Issue Date: May 18, 2009
Thalidomide Defects Possibly Tied To Blood Vessel Loss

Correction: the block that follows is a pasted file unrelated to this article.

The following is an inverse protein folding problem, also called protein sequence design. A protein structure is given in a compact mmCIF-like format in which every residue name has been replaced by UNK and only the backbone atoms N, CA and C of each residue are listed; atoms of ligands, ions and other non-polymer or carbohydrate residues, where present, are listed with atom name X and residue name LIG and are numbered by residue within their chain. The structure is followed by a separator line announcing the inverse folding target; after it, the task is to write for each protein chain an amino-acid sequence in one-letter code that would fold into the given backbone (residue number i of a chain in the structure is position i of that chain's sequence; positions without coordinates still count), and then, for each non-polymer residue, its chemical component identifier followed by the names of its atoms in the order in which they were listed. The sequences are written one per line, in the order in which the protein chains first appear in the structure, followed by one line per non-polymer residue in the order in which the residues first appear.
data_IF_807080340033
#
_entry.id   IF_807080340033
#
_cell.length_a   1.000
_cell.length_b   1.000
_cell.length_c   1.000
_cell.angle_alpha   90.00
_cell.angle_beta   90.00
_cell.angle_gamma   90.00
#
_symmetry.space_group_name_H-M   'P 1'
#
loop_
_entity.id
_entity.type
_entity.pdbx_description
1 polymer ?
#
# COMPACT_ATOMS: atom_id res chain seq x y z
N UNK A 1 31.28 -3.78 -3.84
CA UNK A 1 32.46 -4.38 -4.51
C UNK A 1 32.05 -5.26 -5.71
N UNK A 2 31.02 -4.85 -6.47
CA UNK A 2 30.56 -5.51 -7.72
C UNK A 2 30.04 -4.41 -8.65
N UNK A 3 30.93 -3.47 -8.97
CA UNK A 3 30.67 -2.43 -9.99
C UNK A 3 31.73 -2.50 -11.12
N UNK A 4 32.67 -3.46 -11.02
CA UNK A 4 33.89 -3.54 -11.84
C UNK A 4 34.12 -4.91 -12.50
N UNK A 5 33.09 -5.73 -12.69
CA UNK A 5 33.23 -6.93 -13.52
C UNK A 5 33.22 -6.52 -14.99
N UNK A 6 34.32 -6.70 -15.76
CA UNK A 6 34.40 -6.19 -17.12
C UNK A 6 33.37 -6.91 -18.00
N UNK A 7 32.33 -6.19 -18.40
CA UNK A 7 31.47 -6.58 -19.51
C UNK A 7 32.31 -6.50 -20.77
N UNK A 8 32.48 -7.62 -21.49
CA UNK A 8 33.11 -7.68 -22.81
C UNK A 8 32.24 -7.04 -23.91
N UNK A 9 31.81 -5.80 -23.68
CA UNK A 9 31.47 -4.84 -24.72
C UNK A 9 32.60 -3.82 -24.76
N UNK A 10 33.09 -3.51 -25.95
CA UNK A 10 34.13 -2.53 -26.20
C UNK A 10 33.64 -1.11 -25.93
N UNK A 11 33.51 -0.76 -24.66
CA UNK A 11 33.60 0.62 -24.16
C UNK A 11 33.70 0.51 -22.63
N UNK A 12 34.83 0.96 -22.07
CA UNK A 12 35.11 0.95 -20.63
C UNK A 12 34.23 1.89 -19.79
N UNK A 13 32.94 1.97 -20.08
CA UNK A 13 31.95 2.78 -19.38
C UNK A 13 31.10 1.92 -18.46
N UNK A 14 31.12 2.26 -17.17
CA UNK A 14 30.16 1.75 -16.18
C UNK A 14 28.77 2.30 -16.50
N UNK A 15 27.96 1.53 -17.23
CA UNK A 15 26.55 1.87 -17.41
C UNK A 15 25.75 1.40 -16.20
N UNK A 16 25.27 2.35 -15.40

Thalidomide, once a popular treatment for morning sickness, causes a variety of birth defects, most commonly malformed limbs. A research group led by Neil Vargesson of the University of Aberdeen, in Scotland, has uncovered new details of the mechanism by which thalidomide causes limb deformities (Proc. Natl. Acad. Sci. USA, DOI: 10.1073/pnas.0901505106). The team exposed chick embryos to four thalidomide metabolic by-products or analogs. Three of the compounds showed no effects on embryo development, but the fourth, a fluorinated thalidomide analog called CPS49, destroyed newly formed blood vessels. When the researchers exposed embryos to CPS49 during a period when limb vasculature was rapidly developing, the embryos formed severe wing defects. Other embryonic regions with more mature vessels continued to grow normally, despite a temporary halt to vessel growth. Pregnant women who took thalidomide decades ago likely did so during embryonic limb development, which occurs early on during pregnancy at roughly the same time as the onset of morning sickness. Vargesson and colleagues are continuing to investigate whether the effects on developing vasculature could be tied to thalidomide-induced birth defects in other parts of the body.
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